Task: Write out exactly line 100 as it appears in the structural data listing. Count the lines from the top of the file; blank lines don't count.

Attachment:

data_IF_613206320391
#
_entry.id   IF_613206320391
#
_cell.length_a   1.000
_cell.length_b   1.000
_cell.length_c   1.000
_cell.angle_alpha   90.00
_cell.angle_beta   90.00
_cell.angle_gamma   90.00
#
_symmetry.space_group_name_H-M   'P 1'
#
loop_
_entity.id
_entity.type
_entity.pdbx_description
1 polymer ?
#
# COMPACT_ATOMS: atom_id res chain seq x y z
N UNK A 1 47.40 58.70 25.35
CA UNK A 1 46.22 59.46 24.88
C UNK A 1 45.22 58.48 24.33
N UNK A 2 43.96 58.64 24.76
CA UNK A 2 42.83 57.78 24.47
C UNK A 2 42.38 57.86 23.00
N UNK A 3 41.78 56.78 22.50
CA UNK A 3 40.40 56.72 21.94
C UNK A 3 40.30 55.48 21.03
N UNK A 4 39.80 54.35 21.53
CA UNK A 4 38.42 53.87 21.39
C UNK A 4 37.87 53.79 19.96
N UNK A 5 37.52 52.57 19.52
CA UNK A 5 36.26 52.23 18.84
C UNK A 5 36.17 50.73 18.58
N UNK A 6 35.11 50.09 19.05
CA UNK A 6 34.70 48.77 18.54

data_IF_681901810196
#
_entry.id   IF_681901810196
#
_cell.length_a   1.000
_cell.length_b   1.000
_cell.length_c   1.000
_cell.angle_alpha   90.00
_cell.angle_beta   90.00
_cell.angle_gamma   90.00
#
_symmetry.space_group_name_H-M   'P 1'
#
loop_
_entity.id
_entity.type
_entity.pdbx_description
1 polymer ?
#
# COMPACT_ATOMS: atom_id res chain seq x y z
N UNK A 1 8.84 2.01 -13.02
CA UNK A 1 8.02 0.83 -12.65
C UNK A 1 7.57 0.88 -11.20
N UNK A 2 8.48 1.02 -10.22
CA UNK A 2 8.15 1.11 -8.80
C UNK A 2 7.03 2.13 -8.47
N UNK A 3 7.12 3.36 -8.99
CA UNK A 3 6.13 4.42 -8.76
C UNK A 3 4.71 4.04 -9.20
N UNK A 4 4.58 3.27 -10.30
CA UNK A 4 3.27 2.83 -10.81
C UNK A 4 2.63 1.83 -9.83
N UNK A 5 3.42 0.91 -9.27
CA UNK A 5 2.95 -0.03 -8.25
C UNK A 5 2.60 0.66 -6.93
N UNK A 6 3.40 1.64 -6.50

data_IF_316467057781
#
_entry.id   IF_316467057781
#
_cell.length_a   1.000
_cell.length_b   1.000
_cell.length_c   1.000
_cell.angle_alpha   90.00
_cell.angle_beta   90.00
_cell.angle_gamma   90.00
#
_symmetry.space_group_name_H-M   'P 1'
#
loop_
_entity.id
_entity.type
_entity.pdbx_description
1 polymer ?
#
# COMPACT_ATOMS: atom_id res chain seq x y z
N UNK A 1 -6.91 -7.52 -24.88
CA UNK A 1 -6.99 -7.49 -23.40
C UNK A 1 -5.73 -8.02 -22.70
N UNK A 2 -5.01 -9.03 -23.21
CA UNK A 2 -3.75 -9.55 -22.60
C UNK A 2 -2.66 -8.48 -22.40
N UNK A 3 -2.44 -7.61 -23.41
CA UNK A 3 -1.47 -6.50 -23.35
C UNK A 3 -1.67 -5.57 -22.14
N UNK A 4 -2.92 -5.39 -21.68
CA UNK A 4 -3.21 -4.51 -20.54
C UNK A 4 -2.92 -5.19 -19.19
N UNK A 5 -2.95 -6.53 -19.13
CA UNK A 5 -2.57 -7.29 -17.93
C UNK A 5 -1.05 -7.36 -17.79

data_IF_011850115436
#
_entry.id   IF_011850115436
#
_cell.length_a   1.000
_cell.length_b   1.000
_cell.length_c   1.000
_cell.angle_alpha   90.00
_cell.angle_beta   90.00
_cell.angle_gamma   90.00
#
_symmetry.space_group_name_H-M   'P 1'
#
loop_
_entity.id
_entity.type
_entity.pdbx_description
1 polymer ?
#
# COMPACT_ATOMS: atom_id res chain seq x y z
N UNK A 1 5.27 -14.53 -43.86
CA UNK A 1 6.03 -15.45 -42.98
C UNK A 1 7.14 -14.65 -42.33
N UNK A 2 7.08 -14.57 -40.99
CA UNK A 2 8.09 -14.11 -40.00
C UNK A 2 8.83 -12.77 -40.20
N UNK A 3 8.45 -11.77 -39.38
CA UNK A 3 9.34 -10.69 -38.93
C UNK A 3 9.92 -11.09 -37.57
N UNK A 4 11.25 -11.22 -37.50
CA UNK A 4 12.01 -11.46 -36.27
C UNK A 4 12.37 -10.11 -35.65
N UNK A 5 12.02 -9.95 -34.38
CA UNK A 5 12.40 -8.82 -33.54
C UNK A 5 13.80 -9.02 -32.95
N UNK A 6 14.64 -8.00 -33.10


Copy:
N UNK A 3 -2.44 -7.61 -23.41